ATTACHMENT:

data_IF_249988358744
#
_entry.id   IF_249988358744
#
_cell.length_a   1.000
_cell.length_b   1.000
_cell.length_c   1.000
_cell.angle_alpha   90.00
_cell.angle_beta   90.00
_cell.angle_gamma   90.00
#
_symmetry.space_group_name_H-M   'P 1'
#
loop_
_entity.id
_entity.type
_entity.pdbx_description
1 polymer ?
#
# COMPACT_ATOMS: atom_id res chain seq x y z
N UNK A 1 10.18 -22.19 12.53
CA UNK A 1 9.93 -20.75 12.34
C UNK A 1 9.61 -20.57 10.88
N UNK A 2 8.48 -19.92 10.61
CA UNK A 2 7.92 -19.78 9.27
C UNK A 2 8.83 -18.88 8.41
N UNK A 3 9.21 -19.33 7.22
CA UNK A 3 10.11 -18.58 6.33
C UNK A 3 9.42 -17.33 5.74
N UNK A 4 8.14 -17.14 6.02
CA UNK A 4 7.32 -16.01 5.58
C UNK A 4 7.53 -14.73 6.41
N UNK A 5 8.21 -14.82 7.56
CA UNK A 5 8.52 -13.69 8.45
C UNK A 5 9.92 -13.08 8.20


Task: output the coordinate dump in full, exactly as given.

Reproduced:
data_IF_249988358744
#
_entry.id   IF_249988358744
#
_cell.length_a   1.000
_cell.length_b   1.000
_cell.length_c   1.000
_cell.angle_alpha   90.00
_cell.angle_beta   90.00
_cell.angle_gamma   90.00
#
_symmetry.space_group_name_H-M   'P 1'
#
loop_
_entity.id
_entity.type
_entity.pdbx_description
1 polymer ?
#
# COMPACT_ATOMS: atom_id res chain seq x y z
N UNK A 1 10.18 -22.19 12.53
CA UNK A 1 9.93 -20.75 12.34
C UNK A 1 9.61 -20.57 10.88
N UNK A 2 8.48 -19.92 10.61
CA UNK A 2 7.92 -19.78 9.27
C UNK A 2 8.83 -18.88 8.41
N UNK A 3 9.21 -19.33 7.22
CA UNK A 3 10.11 -18.58 6.33
C UNK A 3 9.42 -17.33 5.74
N UNK A 4 8.14 -17.14 6.02
CA UNK A 4 7.32 -16.01 5.58
C UNK A 4 7.53 -14.73 6.41
N UNK A 5 8.21 -14.82 7.56
CA UNK A 5 8.52 -13.69 8.45
C UNK A 5 9.92 -13.08 8.20